56. Contrary to petitioners’ arguments (Pet. ¶¶ 242-50), the November 3 order’s application to in-court statements does not violate their counsel’s right to free speech. An attorney’s right to free speech in the courtroom is “extremely circumscribed,” Gentile, 501 U.S. at 1071, and essentially nonexistent as it pertains to legal arguments, see Mezibov, 411 F.3d at 719 (“[M]yriad procedural and evidentiary rules, along with a liberal allowance for judicial discretion, operate to severely limit what an attorney can say in the courtroom.”). Indeed, petitioners do not cite a single case applying the First Amendment to restrictions placed on an attorney’s in-court statements or arguments. In any event, even if the counsel’s in-court conduct implicates a right to free speech, the November 3 order does not violate it. The order does not prevent counsel from raising other objections, presenting their defenses, or calling or cross-examining witnesses. Instead, the order only prohibits counsel from raising arguments concerning a single topic—communications between the court and its staff—and Supreme Court imposed the order only because counsel would not refrain from reraising the argument after the court had rejected it. The right to free speech does not give attorneys the ability to repeatedly raise arguments that have already been rejected and have become vexatious and unprofessional. See Gentile, 501 U.S. at 1071; Mezibov, 411 F.3d at 719; see also KPNX Broadcasting, 459 U.S. at 1306 (“I do not have the slightest doubt that a trial judge may insist that the only performance which goes on in the courtroom is the trial of the case at hand.”).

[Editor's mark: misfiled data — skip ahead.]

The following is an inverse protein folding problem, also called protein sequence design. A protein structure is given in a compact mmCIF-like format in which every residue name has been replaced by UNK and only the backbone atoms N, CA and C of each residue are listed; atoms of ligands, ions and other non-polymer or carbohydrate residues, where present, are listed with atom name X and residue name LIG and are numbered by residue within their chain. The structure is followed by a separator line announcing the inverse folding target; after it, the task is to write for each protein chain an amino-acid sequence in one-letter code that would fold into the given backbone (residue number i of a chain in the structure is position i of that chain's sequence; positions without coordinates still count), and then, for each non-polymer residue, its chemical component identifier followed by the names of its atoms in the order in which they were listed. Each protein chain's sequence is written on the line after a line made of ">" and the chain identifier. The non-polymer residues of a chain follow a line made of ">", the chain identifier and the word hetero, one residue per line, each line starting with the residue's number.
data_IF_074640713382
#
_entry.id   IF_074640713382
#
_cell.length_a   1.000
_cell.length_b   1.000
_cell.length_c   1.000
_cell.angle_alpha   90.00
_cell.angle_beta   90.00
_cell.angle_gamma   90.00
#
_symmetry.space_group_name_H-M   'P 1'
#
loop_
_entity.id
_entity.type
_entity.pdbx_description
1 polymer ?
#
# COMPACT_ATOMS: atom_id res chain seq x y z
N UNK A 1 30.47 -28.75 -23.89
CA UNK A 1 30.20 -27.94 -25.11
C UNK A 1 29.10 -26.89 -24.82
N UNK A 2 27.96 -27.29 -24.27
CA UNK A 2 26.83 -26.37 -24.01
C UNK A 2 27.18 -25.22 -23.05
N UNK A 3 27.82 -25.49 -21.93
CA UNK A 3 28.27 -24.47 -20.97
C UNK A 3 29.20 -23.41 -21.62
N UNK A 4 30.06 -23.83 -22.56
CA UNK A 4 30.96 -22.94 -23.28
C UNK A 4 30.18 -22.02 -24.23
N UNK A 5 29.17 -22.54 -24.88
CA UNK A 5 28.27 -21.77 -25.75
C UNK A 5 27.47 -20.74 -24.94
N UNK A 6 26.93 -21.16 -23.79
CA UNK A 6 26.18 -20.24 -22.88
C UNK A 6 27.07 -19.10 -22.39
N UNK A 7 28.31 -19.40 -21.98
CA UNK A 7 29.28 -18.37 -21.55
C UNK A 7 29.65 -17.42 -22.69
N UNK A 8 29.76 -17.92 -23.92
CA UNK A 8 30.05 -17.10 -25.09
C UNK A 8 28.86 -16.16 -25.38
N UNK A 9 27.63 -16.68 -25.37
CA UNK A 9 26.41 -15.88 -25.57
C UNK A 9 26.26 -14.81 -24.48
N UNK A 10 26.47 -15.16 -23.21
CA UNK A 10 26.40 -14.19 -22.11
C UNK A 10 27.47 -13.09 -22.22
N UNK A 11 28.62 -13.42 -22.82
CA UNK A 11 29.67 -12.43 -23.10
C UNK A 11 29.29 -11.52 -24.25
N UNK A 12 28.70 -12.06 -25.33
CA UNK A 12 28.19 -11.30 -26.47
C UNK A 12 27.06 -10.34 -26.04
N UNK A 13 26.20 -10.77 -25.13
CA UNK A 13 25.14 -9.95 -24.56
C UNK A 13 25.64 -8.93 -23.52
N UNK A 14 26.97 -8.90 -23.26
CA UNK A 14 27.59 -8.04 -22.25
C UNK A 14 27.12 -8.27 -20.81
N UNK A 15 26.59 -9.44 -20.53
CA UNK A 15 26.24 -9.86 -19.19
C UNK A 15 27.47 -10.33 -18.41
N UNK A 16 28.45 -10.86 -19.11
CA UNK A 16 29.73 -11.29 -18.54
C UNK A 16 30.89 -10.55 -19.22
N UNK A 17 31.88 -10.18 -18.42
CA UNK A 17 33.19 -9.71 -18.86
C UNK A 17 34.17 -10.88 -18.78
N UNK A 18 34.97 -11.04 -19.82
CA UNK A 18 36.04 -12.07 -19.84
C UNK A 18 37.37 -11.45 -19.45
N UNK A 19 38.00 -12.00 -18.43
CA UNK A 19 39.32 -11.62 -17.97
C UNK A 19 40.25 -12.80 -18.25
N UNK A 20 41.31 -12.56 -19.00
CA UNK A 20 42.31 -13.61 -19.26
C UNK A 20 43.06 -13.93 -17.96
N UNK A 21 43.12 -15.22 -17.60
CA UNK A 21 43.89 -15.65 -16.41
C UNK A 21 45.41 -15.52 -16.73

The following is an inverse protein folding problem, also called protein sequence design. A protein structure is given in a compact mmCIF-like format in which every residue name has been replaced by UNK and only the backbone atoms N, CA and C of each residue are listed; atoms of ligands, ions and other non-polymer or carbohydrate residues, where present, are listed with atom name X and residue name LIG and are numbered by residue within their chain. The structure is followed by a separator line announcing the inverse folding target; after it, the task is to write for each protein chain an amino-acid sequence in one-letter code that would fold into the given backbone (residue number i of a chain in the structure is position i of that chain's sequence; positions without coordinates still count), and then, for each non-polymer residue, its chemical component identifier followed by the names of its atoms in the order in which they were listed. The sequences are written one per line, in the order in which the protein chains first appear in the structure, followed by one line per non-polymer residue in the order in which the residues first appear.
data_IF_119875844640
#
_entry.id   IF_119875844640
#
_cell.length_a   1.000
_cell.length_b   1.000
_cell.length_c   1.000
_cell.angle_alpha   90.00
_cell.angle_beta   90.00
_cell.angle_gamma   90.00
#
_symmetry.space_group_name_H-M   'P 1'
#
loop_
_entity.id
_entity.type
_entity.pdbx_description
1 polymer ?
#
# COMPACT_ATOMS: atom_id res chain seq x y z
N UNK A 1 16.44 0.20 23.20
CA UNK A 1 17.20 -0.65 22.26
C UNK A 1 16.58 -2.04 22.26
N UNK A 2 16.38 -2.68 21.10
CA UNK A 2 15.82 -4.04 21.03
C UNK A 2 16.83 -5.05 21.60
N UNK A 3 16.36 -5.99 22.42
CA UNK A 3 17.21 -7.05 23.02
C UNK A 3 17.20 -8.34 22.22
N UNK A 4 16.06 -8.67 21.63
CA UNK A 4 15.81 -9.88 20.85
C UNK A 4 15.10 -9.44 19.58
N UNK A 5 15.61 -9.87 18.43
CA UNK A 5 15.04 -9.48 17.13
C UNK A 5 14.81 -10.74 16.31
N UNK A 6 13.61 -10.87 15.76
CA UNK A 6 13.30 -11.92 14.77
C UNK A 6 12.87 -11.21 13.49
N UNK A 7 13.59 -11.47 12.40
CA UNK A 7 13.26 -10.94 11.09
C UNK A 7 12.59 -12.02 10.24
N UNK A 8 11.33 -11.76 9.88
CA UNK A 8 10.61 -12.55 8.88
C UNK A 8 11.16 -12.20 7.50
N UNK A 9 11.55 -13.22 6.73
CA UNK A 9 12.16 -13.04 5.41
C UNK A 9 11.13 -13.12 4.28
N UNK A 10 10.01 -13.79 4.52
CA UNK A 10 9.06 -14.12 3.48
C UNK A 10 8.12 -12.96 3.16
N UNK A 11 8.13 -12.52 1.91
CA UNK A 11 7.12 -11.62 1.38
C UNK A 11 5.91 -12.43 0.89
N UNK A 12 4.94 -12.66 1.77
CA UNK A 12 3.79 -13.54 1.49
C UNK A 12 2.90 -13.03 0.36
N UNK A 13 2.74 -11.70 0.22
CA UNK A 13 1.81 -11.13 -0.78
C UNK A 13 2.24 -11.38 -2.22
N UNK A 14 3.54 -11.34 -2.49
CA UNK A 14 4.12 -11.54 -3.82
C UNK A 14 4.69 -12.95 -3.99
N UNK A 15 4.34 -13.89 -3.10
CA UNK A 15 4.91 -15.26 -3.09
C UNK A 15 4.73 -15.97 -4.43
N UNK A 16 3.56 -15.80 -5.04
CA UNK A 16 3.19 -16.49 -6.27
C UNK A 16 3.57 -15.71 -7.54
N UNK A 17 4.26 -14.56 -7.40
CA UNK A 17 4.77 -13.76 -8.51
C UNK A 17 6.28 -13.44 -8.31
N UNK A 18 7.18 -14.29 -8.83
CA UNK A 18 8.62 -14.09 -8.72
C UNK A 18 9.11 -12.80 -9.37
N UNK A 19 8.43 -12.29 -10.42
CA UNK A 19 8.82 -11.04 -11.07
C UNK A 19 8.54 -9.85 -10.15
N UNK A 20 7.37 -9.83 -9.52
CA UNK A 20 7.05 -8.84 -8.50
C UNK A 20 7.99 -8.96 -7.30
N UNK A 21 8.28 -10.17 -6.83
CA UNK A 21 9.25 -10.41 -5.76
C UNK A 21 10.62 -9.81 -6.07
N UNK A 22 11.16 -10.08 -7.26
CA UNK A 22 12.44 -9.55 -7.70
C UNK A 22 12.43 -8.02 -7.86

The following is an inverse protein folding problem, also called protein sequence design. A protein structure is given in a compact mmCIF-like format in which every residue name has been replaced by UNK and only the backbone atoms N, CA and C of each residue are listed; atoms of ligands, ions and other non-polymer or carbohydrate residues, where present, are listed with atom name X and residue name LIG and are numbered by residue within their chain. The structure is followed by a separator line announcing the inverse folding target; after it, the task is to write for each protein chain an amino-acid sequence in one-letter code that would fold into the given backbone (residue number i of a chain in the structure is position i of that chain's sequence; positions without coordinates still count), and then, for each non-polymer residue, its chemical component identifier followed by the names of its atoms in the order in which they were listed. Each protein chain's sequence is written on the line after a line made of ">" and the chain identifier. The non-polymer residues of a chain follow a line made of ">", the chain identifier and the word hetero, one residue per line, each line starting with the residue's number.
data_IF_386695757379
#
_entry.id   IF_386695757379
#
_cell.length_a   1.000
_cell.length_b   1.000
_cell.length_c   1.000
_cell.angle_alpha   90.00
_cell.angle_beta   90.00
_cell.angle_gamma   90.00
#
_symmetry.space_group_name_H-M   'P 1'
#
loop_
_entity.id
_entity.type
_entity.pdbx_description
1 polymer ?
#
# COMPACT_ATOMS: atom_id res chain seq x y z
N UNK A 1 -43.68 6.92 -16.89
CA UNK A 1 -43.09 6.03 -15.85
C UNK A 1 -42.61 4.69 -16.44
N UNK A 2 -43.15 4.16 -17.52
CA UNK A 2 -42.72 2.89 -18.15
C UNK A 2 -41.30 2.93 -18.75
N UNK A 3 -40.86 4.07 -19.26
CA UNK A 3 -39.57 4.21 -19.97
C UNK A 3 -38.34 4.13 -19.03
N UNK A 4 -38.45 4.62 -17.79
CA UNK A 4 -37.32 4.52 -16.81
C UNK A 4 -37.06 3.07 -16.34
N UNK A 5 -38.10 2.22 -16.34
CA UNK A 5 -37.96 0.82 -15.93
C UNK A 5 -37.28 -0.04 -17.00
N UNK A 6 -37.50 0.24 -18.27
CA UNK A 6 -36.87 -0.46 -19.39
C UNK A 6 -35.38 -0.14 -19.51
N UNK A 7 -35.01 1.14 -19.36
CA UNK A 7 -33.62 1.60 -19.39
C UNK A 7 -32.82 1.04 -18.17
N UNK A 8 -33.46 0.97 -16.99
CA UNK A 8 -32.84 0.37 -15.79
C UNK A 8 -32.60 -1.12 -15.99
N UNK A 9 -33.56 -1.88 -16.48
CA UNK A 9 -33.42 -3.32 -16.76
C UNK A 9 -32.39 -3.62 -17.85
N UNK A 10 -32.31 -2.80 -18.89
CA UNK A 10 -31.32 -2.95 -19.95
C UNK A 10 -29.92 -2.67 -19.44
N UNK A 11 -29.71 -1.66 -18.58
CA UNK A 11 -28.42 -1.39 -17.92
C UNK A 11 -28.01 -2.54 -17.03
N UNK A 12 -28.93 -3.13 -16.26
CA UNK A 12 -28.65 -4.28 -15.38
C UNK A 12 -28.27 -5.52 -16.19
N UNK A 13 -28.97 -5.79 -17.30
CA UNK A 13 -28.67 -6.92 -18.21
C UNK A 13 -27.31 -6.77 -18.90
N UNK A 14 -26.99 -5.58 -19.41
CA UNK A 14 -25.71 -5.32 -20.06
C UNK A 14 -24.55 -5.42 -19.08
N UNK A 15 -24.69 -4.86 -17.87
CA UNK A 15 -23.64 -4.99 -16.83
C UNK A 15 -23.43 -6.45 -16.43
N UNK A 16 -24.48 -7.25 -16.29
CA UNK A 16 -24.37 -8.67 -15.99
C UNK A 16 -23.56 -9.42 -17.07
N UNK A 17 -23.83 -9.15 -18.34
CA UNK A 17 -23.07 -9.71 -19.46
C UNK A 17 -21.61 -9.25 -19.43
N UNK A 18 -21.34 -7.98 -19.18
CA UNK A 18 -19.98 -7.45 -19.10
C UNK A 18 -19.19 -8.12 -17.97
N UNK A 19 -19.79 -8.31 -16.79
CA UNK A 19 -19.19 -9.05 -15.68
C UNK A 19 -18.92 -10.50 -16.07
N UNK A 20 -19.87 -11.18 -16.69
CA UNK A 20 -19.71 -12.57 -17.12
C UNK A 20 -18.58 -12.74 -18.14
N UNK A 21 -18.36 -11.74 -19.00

57. Petitioners’ other arguments concerning the November 3 order’s application to in-court statements are also meritless. The November 3 order does not “contravene[] the principles of absolute privilege” (see Pet. ¶ 238), which are inapposite. Absolute privilege is a doctrine that protects attorneys from liability for defamation for statements made during court proceedings. See Front, Inc. v. Khalil, 24 N.Y.3d 713, 718 (2015). It does not limit the broad authority the trial court itself to control its own courtroom or to regulate the conduct of attorneys practicing before it. See C.P.L.R. 4011; Pramer, 123 A.D.3d at 474.